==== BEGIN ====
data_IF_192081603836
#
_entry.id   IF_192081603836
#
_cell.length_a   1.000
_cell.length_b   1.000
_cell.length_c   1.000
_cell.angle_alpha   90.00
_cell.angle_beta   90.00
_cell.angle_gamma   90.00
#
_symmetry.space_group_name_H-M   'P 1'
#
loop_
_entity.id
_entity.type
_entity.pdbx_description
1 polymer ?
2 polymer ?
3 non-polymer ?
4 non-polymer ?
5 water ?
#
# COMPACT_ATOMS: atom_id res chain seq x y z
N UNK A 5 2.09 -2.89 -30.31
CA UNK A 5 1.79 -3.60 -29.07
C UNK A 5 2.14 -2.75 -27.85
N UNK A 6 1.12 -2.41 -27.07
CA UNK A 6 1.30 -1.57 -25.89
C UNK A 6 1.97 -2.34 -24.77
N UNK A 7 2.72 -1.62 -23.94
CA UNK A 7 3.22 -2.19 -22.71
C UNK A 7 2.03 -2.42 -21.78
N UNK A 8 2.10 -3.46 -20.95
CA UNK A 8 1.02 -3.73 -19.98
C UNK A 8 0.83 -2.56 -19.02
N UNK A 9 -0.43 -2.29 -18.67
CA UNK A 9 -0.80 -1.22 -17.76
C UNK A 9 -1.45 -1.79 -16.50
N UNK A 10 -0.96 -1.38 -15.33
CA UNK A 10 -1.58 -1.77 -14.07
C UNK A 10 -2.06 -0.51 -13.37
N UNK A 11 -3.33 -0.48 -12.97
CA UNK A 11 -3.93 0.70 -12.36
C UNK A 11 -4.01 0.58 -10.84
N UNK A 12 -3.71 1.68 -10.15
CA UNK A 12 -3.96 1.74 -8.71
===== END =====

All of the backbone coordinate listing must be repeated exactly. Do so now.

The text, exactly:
data_IF_192081603836
#
_entry.id   IF_192081603836
#
_cell.length_a   1.000
_cell.length_b   1.000
_cell.length_c   1.000
_cell.angle_alpha   90.00
_cell.angle_beta   90.00
_cell.angle_gamma   90.00
#
_symmetry.space_group_name_H-M   'P 1'
#
loop_
_entity.id
_entity.type
_entity.pdbx_description
1 polymer ?
2 polymer ?
3 non-polymer ?
4 non-polymer ?
5 water ?
#
# COMPACT_ATOMS: atom_id res chain seq x y z
N UNK A 5 2.09 -2.89 -30.31
CA UNK A 5 1.79 -3.60 -29.07
C UNK A 5 2.14 -2.75 -27.85
N UNK A 6 1.12 -2.41 -27.07
CA UNK A 6 1.30 -1.57 -25.89
C UNK A 6 1.97 -2.34 -24.77
N UNK A 7 2.72 -1.62 -23.94
CA UNK A 7 3.22 -2.19 -22.71
C UNK A 7 2.03 -2.42 -21.78
N UNK A 8 2.10 -3.46 -20.95
CA UNK A 8 1.02 -3.73 -19.98
C UNK A 8 0.83 -2.56 -19.02
N UNK A 9 -0.43 -2.29 -18.67
CA UNK A 9 -0.80 -1.22 -17.76
C UNK A 9 -1.45 -1.79 -16.50
N UNK A 10 -0.96 -1.38 -15.33
CA UNK A 10 -1.58 -1.77 -14.07
C UNK A 10 -2.06 -0.51 -13.37
N UNK A 11 -3.33 -0.48 -12.97
CA UNK A 11 -3.93 0.70 -12.36
C UNK A 11 -4.01 0.58 -10.84
N UNK A 12 -3.71 1.68 -10.15
CA UNK A 12 -3.96 1.74 -8.71